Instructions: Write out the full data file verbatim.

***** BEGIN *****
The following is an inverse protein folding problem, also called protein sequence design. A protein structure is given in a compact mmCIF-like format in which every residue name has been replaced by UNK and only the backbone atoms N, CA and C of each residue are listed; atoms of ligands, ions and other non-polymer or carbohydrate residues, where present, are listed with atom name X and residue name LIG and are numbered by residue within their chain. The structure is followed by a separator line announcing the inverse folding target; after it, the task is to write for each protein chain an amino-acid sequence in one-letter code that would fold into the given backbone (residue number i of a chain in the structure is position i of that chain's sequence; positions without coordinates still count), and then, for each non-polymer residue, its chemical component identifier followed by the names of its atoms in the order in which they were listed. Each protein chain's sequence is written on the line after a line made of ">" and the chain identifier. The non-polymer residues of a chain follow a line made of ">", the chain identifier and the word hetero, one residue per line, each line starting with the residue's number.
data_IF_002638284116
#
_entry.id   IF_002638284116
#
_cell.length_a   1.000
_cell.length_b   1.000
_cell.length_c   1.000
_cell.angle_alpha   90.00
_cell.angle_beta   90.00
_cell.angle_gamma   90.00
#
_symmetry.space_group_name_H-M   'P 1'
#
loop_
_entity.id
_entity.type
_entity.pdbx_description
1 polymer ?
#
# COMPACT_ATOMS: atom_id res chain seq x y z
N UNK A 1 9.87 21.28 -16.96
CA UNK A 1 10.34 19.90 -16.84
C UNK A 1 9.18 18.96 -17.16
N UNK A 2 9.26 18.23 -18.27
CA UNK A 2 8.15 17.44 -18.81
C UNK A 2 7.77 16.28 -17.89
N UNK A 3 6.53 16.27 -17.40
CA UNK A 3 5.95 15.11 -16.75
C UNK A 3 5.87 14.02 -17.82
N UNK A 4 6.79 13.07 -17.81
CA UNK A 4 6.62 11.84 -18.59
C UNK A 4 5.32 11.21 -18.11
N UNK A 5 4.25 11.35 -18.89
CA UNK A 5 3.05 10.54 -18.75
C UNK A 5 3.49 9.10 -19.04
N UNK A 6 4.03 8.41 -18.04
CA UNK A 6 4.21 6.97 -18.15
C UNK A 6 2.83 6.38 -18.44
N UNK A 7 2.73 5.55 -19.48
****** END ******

The following is an inverse protein folding problem, also called protein sequence design. A protein structure is given in a compact mmCIF-like format in which every residue name has been replaced by UNK and only the backbone atoms N, CA and C of each residue are listed; atoms of ligands, ions and other non-polymer or carbohydrate residues, where present, are listed with atom name X and residue name LIG and are numbered by residue within their chain. The structure is followed by a separator line announcing the inverse folding target; after it, the task is to write for each protein chain an amino-acid sequence in one-letter code that would fold into the given backbone (residue number i of a chain in the structure is position i of that chain's sequence; positions without coordinates still count), and then, for each non-polymer residue, its chemical component identifier followed by the names of its atoms in the order in which they were listed. Each protein chain's sequence is written on the line after a line made of ">" and the chain identifier. The non-polymer residues of a chain follow a line made of ">", the chain identifier and the word hetero, one residue per line, each line starting with the residue's number.
data_IF_002638284116
#
_entry.id   IF_002638284116
#
_cell.length_a   1.000
_cell.length_b   1.000
_cell.length_c   1.000
_cell.angle_alpha   90.00
_cell.angle_beta   90.00
_cell.angle_gamma   90.00
#
_symmetry.space_group_name_H-M   'P 1'
#
loop_
_entity.id
_entity.type
_entity.pdbx_description
1 polymer ?
#
# COMPACT_ATOMS: atom_id res chain seq x y z
N UNK A 1 9.87 21.28 -16.96
CA UNK A 1 10.34 19.90 -16.84
C UNK A 1 9.18 18.96 -17.16
N UNK A 2 9.26 18.23 -18.27
CA UNK A 2 8.15 17.44 -18.81
C UNK A 2 7.77 16.28 -17.89
N UNK A 3 6.53 16.27 -17.40
CA UNK A 3 5.95 15.11 -16.75
C UNK A 3 5.87 14.02 -17.82
N UNK A 4 6.79 13.07 -17.81
CA UNK A 4 6.62 11.84 -18.59
C UNK A 4 5.32 11.21 -18.11
N UNK A 5 4.25 11.35 -18.89
CA UNK A 5 3.05 10.54 -18.75
C UNK A 5 3.49 9.10 -19.04
N UNK A 6 4.03 8.41 -18.04
CA UNK A 6 4.21 6.97 -18.15
C UNK A 6 2.83 6.38 -18.44
N UNK A 7 2.73 5.55 -19.48